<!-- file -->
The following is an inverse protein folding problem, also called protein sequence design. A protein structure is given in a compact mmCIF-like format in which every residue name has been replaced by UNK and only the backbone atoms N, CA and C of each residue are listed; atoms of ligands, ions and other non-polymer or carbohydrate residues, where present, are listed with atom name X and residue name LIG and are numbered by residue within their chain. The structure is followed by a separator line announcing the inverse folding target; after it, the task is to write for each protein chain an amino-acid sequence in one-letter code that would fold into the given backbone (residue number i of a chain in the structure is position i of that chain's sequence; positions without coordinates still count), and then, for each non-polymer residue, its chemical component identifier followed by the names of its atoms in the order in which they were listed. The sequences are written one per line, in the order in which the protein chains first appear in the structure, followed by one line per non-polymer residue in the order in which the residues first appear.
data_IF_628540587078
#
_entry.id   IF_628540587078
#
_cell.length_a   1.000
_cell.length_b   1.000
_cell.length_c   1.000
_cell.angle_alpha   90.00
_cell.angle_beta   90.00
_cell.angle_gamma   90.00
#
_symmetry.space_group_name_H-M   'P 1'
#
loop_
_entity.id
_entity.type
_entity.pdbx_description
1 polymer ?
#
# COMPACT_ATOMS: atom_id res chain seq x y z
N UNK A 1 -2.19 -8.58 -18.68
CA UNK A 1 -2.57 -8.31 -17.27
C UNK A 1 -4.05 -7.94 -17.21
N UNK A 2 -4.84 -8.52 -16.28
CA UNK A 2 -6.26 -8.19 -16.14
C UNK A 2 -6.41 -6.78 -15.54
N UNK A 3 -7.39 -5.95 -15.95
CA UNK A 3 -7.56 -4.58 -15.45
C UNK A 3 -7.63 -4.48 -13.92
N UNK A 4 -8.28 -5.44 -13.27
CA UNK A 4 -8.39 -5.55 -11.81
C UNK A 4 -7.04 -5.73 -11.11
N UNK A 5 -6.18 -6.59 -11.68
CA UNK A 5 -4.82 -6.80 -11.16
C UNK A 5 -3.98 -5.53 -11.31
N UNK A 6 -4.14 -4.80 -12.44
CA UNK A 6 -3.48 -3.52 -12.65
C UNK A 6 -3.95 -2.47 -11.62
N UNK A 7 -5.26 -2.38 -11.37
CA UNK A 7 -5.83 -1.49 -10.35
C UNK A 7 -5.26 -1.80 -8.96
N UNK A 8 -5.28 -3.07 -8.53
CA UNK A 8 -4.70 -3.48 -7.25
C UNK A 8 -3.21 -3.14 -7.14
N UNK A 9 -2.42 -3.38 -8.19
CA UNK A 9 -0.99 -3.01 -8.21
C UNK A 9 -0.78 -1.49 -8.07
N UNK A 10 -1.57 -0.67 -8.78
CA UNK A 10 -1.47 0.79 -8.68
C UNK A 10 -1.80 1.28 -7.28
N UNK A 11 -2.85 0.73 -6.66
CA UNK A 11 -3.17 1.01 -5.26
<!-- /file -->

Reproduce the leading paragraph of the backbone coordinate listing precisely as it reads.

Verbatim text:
The following is an inverse protein folding problem, also called protein sequence design. A protein structure is given in a compact mmCIF-like format in which every residue name has been replaced by UNK and only the backbone atoms N, CA and C of each residue are listed; atoms of ligands, ions and other non-polymer or carbohydrate residues, where present, are listed with atom name X and residue name LIG and are numbered by residue within their chain. The structure is followed by a separator line announcing the inverse folding target; after it, the task is to write for each protein chain an amino-acid sequence in one-letter code that would fold into the given backbone (residue number i of a chain in the structure is position i of that chain's sequence; positions without coordinates still count), and then, for each non-polymer residue, its chemical component identifier followed by the names of its atoms in the order in which they were listed. The sequences are written one per line, in the order in which the protein chains first appear in the structure, followed by one line per non-polymer residue in the order in which the residues first appear.